December 16, 2017
Editorials Latest News | Poll Questions | Net Neutrality | Robert Burton | Opioid Epidemic

What it would take for us to be encouraged by LePage’s change of heart on Narcan

Ashley L. Conti | BDN | BDN
Ashley L. Conti | BDN | BDN
Gov. Paul LePage speaks to members of the community during a drug summit at Crosspoint Church in Bangor, July 11, 2017.

We’re mildly encouraged by Gov. Paul LePage’s admission of the obvious at a Bangor church Tuesday night.

More than a year after he declared in a veto letter that naloxone “does not truly save lives; it merely extends them until the next overdose,” LePage admitted to the overdose antidote’s life-saving potential during a summit on addiction at Crosspoint Church.

“I believe that Narcan will save lives. However, if you allow it to go to 12, 13, 14, 15 times with the shots, the odds are against you,” he said at the forum, calling for aggressive intervention after someone is revived — either charging that person for the dose of naloxone or forcing the drug user to “go to rehab.”

For a governor who has been intent on standing in the way of meaningful progress in fighting the state’s opioid addiction epidemic, the change in thinking about naloxone represents progress. But it would be more encouraging if the governor’s change in thinking actually signaled a willingness to undertake a more aggressive state effort to combat opioid addiction based on the scientific evidence about what works in treatment.

That doesn’t appear to be the case, however. At the same forum Tuesday night, LePage stated that faith-based treatment is an effective way to curb addiction.

If Maine stands a chance of reducing the toll of an epidemic that claimed 376 lives last year, it can’t rely on faith-based treatment that preaches abstinence and no medication. The state needs to focus on making available treatment that’s proven to have the best chance of being effective. Based on decades of medical research, the most effective form of opioid addiction treatment available is treatment that involves medication and counseling and that recognizes addiction as the disease that it is, not as a personal failing.

There’s little debate in the scientific community about what kind of care people with addictions should be getting — care backed up by decades of scientific evidence: treatment that couples medication such as methadone or Suboxone with behavioral therapy.

Yet, as Huffington Post writer Jason Cherkis put it in 2015, “addiction treatment is mired in a kind of scientific dark age.” Even though research has repeatedly shown that patients’ chances of survival, of avoiding future drug use, of staying away from criminal activity and of future employment increase significantly when the treatment they receive involves medication, medication-assisted treatment too often is the exception rather than the norm.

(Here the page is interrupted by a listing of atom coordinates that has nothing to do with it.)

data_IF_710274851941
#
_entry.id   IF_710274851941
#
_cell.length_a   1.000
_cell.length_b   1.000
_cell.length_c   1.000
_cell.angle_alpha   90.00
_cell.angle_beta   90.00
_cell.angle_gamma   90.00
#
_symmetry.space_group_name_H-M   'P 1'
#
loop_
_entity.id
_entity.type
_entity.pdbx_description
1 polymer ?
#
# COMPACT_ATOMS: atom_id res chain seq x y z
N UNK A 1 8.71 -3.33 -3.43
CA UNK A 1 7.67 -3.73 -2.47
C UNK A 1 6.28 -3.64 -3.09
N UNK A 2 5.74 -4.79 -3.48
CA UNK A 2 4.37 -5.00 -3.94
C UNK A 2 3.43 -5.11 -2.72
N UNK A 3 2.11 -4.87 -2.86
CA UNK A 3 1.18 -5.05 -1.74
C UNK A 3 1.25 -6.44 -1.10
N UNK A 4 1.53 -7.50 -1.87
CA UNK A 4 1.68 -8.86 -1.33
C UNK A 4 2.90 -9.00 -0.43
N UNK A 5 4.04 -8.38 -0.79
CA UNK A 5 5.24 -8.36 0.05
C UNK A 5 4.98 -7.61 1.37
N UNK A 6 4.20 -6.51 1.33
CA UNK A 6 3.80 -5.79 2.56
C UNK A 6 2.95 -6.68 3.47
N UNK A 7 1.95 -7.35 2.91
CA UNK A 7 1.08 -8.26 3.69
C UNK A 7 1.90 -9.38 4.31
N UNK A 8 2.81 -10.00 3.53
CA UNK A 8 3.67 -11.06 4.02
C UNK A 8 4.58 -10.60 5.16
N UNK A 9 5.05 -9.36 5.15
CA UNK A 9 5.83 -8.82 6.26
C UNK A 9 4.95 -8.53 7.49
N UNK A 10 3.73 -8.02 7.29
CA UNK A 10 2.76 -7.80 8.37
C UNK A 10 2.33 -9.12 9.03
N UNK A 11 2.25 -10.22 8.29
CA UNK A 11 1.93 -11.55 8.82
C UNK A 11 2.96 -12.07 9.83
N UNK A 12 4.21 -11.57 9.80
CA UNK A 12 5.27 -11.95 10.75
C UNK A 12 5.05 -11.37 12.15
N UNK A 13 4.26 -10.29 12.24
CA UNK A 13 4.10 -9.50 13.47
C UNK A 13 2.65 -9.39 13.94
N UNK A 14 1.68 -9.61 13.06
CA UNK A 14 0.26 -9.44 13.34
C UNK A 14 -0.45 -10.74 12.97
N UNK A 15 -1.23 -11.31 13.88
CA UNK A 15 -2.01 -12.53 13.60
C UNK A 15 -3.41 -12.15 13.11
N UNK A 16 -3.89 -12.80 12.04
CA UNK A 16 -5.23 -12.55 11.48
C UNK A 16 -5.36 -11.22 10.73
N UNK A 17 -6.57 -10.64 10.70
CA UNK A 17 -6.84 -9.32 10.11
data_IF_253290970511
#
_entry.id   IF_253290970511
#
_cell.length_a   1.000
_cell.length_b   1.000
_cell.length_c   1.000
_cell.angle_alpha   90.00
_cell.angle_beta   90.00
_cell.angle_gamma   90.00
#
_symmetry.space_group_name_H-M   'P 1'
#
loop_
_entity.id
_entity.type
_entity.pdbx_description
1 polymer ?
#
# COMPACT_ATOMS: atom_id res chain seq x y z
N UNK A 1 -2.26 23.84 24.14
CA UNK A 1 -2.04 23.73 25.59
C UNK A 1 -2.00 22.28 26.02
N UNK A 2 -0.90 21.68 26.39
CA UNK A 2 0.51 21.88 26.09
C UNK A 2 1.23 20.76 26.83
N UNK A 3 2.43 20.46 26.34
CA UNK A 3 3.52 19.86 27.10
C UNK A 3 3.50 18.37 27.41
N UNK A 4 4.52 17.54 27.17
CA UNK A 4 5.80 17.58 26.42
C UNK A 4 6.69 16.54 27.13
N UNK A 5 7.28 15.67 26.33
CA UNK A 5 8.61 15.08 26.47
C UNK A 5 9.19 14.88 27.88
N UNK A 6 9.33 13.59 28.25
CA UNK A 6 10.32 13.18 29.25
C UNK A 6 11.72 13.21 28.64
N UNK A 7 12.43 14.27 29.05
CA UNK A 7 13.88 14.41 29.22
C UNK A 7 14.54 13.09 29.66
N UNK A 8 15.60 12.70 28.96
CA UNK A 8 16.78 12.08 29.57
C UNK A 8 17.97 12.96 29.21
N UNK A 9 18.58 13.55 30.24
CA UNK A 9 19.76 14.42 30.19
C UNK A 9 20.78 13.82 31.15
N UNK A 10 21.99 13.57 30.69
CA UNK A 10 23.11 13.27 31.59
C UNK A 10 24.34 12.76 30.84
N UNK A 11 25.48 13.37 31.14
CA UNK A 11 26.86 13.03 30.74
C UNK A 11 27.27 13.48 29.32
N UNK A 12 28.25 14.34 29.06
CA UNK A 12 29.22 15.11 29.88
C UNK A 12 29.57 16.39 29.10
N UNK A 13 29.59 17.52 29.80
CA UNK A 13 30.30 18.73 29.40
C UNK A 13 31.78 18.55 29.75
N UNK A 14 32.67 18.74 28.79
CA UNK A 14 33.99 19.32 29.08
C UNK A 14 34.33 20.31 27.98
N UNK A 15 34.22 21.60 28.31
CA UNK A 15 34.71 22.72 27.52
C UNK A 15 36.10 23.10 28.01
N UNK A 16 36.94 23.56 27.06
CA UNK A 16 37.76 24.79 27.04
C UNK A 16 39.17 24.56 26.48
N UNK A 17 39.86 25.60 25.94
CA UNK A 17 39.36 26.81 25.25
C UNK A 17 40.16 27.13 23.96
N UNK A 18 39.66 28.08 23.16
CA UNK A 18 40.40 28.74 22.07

While addiction is a chronic disease, there’s widespread resistance — even shared by U.S. Health and Human Services Secretary Tom Price — to treating it as such. No medical specialist would prescribe a cancer treatment regimen that didn’t involve the best available medicine. But many, including some in power, view treating addiction with medication as, in Price’s words, “substituting one opioid for another.”

If LePage were interested in launching a concerted, evidence-based effort to combat the state’s addiction epidemic, there are several places where he could start.

While Maine’s Medicaid program covers all three Food and Drug Administration-approved medications to treat opioid addictions, it limits access to the two most common medications — methadone and Suboxone — by initially limiting Medicaid patients to two years on the medication. Such time limits apply to no other medications, and there’s no scientific evidence showing that addiction patients should be time-limited.

LePage signed this hurdle into law, and his administration has opposed eliminating it.

In addition, Maine’s $60-per-week reimbursement for methadone clinics — among the lowest rates in the nation — has affected the quality of care at some clinics by limiting the amount of behavioral counseling available. Coupled with the misguided two-year limit, this low rate puts the ability of many clinics to provide effective care for their patients in doubt. Last year, legislation to raise the reimbursement rate passed both chambers of the Legislature, only to die for lack of funding.

The direction in which Maine’s anti-addiction policies should move is clear. Maine people with addictions deserve a shot at the most effective treatment available.

 


Have feedback? Want to know more? Send us ideas for follow-up stories.

You may also like